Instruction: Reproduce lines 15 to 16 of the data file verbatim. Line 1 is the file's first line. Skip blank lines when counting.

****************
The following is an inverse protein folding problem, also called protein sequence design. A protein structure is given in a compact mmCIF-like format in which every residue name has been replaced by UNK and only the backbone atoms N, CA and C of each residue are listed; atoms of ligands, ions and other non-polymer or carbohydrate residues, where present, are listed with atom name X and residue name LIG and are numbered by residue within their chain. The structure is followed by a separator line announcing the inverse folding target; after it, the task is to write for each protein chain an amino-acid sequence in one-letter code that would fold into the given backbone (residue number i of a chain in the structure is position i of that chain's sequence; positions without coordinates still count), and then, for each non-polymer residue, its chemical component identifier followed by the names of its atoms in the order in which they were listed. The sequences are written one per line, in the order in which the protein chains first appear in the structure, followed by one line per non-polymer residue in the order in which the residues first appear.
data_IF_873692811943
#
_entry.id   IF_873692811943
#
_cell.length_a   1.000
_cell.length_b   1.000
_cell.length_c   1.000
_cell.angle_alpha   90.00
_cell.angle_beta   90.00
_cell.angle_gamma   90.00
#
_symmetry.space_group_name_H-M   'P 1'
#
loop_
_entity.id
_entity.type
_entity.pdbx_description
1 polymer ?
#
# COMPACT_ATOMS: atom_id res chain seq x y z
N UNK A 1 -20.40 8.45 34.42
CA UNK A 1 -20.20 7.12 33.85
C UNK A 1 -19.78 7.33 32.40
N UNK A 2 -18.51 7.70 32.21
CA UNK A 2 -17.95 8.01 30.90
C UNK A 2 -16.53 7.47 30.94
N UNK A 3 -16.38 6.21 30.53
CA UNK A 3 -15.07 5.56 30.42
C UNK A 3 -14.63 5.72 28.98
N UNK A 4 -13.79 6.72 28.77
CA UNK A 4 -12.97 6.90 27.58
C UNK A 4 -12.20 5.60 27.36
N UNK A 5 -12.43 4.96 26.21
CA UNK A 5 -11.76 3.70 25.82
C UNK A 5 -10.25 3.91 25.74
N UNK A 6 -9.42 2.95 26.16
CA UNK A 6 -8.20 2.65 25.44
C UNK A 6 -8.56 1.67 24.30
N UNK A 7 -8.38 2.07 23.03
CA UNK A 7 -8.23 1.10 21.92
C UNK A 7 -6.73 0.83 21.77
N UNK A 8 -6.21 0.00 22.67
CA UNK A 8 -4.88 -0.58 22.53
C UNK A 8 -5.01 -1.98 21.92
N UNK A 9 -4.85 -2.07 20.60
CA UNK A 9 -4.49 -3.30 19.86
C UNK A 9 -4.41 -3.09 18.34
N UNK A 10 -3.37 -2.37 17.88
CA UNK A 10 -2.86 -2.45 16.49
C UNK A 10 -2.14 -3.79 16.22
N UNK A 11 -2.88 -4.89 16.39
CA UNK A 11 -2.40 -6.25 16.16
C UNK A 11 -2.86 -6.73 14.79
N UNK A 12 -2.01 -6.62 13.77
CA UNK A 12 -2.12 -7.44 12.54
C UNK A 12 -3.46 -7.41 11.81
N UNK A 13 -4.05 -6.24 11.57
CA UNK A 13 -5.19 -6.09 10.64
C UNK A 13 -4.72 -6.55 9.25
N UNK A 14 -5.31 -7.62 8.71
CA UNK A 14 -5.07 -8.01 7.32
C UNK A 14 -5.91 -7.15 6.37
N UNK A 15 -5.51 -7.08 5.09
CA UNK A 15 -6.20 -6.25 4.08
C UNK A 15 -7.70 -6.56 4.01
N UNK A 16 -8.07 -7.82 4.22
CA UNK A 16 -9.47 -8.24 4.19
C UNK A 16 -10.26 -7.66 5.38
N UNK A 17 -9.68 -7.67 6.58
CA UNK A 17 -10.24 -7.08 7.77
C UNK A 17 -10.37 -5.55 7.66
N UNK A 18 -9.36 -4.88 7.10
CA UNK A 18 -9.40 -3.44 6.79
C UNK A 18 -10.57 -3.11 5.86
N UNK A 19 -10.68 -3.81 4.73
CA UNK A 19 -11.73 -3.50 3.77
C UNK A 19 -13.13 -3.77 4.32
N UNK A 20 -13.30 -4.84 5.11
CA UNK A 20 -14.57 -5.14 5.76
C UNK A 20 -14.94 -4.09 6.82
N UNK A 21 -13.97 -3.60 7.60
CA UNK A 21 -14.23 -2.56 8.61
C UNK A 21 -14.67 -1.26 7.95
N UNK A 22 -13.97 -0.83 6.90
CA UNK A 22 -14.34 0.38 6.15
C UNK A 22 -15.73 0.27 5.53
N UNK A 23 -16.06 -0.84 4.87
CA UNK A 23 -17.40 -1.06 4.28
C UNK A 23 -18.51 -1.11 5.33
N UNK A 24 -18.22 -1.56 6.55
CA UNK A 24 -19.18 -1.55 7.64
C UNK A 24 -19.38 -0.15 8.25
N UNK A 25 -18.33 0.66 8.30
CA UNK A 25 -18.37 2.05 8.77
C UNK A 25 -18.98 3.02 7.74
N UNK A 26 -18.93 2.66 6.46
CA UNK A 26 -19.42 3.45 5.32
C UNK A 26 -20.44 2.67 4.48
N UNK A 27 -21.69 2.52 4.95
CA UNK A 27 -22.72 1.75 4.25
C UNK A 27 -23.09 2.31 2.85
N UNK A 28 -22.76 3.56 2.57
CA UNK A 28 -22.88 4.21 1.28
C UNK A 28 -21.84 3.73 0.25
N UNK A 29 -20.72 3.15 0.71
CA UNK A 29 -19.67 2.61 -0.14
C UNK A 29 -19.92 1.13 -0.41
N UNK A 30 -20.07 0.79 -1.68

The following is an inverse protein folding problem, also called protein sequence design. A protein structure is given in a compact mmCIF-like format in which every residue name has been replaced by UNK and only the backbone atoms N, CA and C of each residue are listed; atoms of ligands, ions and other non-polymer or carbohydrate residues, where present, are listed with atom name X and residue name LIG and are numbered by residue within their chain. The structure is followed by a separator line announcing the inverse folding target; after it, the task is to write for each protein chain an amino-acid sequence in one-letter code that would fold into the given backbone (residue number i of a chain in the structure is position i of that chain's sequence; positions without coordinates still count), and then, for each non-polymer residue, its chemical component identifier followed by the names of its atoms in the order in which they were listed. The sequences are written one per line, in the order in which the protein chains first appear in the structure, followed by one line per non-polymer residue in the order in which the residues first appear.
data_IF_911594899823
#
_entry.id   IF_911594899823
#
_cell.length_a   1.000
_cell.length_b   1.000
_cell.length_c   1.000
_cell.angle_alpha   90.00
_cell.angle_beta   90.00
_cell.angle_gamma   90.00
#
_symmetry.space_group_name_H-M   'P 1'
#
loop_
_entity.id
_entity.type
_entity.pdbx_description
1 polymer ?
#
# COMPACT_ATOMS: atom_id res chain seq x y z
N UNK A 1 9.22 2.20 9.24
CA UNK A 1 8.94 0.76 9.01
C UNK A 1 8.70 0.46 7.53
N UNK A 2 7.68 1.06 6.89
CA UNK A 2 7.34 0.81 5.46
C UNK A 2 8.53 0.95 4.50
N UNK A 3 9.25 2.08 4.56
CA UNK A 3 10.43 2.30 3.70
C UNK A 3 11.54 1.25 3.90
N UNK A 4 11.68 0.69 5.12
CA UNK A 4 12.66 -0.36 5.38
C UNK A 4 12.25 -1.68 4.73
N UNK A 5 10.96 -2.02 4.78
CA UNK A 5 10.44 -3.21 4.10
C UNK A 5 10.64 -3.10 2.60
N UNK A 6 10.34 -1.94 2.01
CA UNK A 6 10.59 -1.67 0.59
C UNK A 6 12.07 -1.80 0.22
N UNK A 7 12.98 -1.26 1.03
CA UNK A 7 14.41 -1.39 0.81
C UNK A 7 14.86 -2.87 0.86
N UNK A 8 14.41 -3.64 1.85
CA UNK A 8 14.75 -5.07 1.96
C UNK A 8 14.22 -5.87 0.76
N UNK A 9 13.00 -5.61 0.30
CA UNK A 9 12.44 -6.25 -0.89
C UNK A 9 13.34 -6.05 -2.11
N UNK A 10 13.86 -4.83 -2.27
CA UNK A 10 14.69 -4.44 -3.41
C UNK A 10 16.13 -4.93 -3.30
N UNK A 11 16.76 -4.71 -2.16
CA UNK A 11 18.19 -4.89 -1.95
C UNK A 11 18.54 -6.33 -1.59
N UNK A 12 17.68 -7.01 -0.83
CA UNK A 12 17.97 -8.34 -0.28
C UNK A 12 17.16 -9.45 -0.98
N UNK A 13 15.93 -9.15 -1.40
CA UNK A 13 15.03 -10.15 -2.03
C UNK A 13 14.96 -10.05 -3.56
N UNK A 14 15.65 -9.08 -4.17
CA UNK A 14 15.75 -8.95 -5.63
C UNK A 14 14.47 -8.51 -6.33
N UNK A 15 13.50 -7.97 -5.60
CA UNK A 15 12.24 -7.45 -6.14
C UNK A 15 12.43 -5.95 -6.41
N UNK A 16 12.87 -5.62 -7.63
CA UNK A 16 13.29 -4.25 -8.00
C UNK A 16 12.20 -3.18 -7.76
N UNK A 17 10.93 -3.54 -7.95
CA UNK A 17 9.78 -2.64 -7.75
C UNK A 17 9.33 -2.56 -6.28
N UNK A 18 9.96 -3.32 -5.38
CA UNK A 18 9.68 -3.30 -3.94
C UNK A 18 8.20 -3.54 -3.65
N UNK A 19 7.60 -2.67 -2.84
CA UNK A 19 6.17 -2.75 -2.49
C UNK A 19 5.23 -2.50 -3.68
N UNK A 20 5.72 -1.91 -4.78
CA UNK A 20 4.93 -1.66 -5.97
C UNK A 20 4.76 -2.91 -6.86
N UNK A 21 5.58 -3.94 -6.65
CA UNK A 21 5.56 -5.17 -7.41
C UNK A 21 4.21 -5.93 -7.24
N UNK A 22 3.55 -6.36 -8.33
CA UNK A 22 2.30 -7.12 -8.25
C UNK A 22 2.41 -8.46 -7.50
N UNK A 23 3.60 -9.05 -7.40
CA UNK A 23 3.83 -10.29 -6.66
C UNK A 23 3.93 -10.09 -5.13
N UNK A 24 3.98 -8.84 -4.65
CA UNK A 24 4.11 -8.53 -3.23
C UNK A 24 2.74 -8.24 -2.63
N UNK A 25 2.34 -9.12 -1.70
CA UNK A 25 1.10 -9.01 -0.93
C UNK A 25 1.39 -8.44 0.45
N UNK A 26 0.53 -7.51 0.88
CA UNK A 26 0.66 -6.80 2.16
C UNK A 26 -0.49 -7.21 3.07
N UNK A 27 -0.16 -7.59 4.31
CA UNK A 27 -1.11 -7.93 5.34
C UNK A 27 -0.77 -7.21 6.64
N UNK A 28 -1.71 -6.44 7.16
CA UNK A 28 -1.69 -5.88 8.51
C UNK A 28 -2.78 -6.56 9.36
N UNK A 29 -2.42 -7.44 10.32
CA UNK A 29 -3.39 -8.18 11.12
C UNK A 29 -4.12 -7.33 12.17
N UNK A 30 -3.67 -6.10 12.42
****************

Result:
loop_
_entity.id